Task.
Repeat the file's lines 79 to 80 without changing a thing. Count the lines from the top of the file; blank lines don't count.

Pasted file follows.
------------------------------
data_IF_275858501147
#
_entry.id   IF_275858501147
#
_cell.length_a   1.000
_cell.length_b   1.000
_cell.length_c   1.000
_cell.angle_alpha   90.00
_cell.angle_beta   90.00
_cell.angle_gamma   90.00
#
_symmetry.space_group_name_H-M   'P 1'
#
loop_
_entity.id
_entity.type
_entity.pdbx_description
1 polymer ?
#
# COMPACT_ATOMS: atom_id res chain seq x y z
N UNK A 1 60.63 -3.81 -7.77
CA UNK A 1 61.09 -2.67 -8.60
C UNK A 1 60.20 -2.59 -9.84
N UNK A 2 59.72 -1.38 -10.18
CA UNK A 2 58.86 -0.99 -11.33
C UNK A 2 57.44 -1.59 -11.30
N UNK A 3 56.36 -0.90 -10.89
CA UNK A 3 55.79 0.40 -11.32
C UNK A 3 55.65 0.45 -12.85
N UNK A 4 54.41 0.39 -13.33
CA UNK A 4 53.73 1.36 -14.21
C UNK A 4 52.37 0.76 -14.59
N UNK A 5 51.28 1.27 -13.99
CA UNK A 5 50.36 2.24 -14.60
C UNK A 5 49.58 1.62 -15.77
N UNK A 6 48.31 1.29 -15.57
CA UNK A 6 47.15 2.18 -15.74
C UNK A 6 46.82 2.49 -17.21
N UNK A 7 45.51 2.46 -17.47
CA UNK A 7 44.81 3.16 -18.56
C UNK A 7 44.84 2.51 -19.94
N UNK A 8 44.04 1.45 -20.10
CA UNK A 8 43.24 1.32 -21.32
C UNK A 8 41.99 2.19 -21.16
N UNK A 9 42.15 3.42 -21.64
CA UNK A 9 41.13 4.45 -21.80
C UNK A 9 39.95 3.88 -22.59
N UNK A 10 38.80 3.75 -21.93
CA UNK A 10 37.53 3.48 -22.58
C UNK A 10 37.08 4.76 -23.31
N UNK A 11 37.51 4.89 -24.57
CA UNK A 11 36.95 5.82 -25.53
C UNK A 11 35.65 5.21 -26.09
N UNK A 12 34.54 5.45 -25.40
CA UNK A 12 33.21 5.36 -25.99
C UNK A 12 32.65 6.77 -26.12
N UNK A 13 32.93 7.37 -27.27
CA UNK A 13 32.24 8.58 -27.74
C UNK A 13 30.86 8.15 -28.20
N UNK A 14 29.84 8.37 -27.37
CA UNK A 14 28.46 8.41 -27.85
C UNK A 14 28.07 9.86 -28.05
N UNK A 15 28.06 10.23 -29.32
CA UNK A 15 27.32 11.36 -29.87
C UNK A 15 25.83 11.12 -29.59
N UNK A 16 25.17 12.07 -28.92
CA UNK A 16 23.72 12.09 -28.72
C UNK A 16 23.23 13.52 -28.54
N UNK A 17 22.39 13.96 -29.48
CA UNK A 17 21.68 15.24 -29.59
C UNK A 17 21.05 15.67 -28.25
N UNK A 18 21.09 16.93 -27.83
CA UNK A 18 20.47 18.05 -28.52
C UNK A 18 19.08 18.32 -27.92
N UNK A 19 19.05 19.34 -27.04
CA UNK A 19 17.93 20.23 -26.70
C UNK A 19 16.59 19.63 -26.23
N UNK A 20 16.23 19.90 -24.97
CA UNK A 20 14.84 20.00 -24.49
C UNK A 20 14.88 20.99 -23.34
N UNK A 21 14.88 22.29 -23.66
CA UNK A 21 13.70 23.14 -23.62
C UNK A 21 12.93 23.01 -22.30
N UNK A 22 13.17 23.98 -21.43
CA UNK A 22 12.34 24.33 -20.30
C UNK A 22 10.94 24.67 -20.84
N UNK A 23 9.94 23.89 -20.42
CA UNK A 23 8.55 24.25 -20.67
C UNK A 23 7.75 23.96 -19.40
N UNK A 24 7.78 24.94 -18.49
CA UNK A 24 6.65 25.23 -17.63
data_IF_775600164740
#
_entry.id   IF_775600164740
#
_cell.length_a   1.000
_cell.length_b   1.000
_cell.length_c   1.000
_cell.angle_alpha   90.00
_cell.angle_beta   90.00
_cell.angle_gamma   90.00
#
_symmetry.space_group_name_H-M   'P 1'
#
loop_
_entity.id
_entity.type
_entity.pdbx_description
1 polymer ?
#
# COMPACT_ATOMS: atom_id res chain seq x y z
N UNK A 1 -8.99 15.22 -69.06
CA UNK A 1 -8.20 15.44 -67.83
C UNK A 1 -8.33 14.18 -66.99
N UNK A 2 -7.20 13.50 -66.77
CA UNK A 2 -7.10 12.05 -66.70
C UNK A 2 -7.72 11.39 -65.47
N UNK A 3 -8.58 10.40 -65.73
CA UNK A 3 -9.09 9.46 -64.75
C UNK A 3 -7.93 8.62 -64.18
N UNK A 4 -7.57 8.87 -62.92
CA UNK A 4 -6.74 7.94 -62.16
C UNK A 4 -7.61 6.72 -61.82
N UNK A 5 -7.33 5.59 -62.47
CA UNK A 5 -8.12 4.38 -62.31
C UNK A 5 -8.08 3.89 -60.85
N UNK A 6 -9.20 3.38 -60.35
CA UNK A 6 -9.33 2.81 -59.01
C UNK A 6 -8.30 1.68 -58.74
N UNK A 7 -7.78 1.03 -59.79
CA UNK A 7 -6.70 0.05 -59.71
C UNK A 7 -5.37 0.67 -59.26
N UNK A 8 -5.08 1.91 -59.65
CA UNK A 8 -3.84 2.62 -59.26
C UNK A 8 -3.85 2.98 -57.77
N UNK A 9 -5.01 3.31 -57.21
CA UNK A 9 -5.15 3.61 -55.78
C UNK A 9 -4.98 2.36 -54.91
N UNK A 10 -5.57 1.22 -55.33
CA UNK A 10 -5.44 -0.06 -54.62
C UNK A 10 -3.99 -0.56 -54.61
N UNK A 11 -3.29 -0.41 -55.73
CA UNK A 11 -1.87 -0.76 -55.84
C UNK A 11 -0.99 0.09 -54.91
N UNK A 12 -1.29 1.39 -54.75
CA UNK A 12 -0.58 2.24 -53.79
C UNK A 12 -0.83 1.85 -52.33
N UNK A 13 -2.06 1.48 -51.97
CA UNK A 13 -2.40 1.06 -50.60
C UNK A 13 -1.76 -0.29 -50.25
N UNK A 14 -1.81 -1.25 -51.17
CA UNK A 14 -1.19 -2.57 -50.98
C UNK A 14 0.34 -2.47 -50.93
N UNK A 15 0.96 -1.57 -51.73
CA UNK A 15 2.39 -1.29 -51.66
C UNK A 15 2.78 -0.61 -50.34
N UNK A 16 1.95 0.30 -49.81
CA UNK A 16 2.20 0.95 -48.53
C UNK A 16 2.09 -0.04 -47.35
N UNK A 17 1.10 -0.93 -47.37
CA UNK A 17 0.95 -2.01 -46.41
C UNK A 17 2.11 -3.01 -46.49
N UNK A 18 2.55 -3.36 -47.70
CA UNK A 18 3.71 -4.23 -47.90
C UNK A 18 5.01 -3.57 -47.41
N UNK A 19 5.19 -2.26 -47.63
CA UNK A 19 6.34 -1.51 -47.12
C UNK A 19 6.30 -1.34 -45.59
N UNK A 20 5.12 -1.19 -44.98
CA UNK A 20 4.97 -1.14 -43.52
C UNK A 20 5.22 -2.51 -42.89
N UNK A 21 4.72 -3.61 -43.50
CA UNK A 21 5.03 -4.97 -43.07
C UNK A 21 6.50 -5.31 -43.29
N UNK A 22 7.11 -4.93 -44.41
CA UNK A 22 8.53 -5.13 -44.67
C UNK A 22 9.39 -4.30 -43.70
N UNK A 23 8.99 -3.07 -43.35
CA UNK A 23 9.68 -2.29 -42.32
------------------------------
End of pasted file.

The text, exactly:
CA UNK A 20 14.84 20.00 -24.49
C UNK A 20 14.88 20.99 -23.34